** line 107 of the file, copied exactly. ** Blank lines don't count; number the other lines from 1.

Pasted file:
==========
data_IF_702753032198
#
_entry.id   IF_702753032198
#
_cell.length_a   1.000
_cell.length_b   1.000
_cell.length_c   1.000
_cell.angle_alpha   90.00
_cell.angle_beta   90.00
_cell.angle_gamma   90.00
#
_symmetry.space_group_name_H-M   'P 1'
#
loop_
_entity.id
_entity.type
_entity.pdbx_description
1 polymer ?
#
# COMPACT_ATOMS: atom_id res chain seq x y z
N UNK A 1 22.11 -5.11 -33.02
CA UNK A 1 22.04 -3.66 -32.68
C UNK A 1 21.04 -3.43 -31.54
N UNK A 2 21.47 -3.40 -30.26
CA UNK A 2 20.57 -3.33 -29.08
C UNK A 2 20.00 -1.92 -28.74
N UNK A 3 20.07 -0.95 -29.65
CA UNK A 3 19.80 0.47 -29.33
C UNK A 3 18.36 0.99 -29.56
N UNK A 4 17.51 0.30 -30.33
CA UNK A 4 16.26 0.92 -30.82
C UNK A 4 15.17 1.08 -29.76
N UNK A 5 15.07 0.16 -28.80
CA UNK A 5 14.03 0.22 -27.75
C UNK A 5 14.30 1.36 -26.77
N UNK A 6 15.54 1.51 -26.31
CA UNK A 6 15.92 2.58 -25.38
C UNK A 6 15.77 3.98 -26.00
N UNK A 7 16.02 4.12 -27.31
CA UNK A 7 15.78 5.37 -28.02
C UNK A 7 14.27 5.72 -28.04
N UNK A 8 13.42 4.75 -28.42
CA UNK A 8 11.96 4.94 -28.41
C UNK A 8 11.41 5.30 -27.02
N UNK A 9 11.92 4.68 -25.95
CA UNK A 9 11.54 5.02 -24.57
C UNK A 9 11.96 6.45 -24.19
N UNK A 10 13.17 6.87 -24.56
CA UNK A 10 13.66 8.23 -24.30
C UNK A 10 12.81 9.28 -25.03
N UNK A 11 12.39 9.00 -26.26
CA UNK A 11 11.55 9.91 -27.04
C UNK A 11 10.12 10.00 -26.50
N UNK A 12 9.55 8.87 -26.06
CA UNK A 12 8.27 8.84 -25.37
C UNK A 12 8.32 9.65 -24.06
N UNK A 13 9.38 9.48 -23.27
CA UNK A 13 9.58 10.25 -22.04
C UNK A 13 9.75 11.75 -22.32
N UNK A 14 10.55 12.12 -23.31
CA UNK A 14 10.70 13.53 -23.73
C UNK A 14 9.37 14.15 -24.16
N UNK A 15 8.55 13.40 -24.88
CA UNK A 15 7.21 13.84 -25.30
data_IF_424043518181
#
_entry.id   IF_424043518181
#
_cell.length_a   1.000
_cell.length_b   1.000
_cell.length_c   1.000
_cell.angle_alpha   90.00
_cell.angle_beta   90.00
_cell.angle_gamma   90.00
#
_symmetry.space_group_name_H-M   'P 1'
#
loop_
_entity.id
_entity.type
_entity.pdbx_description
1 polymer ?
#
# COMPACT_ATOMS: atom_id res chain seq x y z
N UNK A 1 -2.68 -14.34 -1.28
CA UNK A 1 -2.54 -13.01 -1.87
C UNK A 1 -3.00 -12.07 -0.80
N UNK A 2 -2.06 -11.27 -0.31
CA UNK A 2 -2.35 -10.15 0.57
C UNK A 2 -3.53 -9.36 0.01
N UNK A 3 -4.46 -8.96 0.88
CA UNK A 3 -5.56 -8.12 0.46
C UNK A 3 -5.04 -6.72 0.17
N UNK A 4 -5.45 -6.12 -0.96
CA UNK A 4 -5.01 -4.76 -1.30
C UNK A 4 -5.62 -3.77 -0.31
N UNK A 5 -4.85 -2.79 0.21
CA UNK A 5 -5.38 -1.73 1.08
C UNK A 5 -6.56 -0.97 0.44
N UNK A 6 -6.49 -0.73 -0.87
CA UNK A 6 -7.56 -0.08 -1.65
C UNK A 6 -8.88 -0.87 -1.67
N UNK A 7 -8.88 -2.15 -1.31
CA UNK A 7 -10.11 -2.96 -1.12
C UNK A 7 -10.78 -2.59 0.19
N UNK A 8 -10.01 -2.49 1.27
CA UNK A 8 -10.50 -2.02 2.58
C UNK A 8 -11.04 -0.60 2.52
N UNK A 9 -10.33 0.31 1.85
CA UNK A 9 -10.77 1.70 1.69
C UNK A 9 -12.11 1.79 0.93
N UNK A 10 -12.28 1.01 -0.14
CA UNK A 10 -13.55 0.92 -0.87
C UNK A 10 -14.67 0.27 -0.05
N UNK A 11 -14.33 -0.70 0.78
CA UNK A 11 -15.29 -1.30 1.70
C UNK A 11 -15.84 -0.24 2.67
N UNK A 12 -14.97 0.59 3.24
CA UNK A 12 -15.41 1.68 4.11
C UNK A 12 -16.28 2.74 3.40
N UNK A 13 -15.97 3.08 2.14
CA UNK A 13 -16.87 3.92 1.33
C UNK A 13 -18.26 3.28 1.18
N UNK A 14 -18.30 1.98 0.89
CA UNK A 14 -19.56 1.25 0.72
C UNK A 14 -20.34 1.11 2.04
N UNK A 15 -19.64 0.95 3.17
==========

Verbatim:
CA UNK A 8 -10.50 -2.02 2.58